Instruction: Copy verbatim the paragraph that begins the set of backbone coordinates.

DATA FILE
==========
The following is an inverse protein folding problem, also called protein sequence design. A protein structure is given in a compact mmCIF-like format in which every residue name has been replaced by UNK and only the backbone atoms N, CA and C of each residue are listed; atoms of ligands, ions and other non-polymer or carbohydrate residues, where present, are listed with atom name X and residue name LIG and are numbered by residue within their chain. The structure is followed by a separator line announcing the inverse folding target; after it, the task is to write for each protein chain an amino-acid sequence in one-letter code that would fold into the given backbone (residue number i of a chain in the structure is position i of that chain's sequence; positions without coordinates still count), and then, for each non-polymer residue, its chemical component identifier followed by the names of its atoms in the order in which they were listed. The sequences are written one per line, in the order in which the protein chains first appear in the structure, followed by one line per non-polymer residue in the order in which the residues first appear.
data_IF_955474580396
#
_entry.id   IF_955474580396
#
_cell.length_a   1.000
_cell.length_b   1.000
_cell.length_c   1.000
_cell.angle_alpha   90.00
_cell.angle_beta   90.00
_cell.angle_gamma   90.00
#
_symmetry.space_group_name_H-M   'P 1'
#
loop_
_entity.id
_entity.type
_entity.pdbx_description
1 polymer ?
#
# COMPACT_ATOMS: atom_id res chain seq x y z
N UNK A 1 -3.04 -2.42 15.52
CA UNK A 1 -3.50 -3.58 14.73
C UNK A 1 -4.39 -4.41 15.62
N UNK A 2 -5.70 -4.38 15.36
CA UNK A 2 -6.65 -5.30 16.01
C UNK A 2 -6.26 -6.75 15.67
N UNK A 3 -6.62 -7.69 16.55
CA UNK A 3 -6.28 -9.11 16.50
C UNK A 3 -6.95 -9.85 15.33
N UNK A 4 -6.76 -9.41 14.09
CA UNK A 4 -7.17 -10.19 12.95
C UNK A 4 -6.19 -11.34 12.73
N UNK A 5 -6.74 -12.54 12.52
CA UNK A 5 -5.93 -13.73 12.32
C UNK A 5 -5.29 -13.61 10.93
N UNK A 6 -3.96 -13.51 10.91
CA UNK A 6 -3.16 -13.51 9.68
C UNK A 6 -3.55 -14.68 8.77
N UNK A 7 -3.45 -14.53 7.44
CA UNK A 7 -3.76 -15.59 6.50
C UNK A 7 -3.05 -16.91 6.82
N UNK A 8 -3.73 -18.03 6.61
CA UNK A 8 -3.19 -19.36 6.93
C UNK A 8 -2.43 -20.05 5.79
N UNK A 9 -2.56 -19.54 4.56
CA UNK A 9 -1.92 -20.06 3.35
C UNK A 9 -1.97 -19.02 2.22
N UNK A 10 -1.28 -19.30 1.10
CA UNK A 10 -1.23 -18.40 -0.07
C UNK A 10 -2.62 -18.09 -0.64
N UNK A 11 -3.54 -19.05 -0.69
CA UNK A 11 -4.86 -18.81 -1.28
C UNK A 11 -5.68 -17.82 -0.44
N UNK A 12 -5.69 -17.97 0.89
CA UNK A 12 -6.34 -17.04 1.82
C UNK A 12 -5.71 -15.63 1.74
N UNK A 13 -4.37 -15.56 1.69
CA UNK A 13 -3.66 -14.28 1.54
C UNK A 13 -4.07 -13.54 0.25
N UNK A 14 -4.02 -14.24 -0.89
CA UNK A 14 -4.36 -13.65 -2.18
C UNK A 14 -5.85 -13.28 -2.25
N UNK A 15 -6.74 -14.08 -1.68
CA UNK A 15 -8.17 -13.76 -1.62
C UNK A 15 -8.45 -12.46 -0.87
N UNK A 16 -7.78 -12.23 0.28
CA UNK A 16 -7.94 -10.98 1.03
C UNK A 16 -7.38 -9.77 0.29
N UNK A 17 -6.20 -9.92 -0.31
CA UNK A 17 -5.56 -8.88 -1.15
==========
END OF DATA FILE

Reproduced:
The following is an inverse protein folding problem, also called protein sequence design. A protein structure is given in a compact mmCIF-like format in which every residue name has been replaced by UNK and only the backbone atoms N, CA and C of each residue are listed; atoms of ligands, ions and other non-polymer or carbohydrate residues, where present, are listed with atom name X and residue name LIG and are numbered by residue within their chain. The structure is followed by a separator line announcing the inverse folding target; after it, the task is to write for each protein chain an amino-acid sequence in one-letter code that would fold into the given backbone (residue number i of a chain in the structure is position i of that chain's sequence; positions without coordinates still count), and then, for each non-polymer residue, its chemical component identifier followed by the names of its atoms in the order in which they were listed. The sequences are written one per line, in the order in which the protein chains first appear in the structure, followed by one line per non-polymer residue in the order in which the residues first appear.